"We're going to see a lot of value being placed on people with a combination of skills, that are able to fill hybrid roles working with different technologies," Terry predicts. "Banks need to begin shifting their internal culture to valuing those kinds of individuals with adaptability and innovation skills.” That would likely require upskilling and reskilling employees to make a more dynamic workforce that can keep up with rapid transformation, he adds.
One such role that McNorton is seeing firms adopt more and more is that of user-experience (UX) researcher. These individuals combine knowledge of user design and market research to make data-driven improvements to the digital customer experience. "Financial institutions should be extremely focused on UX researchers right now," McNorton advises. "They’re like an updated version of market researchers, focused on prototyping and A/B testing. It's a role that really ties in to changing the external perception of the brand, as well as digital customer engagement.”
Financial brands and institutions face complex pressures in customer experience; everyone is racing to “delight” their customers and turn them into brand advocates. On the one hand, consumers are now accustomed to easy-to-use, seamlessly designed apps in almost every other area of their lives, and expect the same of their banking apps.
At the same time, many financial technology (fintech) startups have entered the market. Those digital-first start-ups tend to focus on one specific area of the consumer's financial life (investing, budgeting, etc.), and they are often successful in hiring all the right technology people to create a top-notch digital customer experience.
The result is that big banks and legacy institutions are being compelled to re-evaluate their talent and workforce strategies as it relates to customer experience. Winning new customers, and growing business from existing ones, is becoming increasingly difficult without the right people to forge a compelling, competitive digital experience.
"One thing that’s going around the financial industry right now is the concept of expanding the customer's wallet," McNorton explains. "Let's say you have a Citibank checking account. They also want you to have a Citi credit card, mortgage, etc. So, brands that do a better job engaging people via customer experience have a better opportunity of expanding customers' wallets within the brand.”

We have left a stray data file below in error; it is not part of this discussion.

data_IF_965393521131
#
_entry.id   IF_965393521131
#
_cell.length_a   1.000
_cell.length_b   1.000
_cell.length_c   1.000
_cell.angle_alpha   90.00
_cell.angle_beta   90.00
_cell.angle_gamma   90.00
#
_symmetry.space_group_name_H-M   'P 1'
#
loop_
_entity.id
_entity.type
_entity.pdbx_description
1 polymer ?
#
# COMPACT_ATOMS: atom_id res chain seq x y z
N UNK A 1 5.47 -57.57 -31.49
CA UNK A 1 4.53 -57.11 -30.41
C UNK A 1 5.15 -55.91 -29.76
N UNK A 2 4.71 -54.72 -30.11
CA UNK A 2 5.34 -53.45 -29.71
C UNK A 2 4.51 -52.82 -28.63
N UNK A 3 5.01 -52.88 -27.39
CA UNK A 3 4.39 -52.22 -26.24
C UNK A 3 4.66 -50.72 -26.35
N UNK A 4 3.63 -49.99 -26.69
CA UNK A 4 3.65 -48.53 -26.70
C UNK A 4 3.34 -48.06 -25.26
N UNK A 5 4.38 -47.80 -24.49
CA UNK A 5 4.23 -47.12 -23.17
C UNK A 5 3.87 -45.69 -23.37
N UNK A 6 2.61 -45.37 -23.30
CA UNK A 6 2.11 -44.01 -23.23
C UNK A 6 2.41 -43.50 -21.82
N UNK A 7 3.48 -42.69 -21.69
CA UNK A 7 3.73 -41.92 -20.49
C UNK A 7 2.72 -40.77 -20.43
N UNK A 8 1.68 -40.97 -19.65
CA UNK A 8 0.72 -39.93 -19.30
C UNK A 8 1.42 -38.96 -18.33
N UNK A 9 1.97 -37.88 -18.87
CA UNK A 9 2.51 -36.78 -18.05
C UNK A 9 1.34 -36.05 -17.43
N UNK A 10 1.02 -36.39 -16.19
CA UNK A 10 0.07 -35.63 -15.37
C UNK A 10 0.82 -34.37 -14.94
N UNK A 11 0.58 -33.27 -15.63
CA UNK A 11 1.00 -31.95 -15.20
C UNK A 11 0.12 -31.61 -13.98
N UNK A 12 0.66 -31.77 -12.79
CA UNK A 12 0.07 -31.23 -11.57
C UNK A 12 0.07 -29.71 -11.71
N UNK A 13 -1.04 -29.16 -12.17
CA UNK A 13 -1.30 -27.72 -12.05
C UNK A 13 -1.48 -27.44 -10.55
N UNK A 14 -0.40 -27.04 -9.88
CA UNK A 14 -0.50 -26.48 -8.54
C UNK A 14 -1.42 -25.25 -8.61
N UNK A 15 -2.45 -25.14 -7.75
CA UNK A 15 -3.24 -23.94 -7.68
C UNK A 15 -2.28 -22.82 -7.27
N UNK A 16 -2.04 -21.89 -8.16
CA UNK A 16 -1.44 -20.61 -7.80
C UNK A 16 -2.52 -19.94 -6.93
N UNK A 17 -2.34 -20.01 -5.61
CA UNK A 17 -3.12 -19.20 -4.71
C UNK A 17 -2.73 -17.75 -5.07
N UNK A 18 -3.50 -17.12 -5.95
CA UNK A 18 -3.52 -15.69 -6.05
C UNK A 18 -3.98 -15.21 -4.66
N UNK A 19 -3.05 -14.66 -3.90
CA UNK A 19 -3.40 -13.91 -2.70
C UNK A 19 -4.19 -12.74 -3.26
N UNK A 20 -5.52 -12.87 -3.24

Terry observes that financial brands that want to bring their digital services up to tech-industry standards need to hire customer experience technologists focused on their most profitable customer segments. "Financial institutions have in-house customer experience professionals that are proficient at serving at least one key demographic," he says.
Combining existing in-house talent with strategic new hires to serve new demographics, and committing to continual training, will create the conditions to allow CX to grow your business on a consistent basis, Terry explains.
In that vein, McNorton is seeing visual and UX designers as two of the most critical roles to financial-services brands. While visual designers focus more on aesthetics, and UX designers focus more on technology and usability, they both work in tandem, with UX researchers to create competitive customer experiences.
At the end of the day, though, the main thing that financial institutions need to focus on with their workforce strategy is keeping up with the pace of change, says Terry. "Most importantly, focus your workforce strategy on building a narrative that reduces anxiety and increases trust around your brand.” That, Terry says, combined with a commitment to continual upskilling of the people you hire, will go a long way towards erasing customers’ trust deficit and replacing it with a new level of comfort and confidence.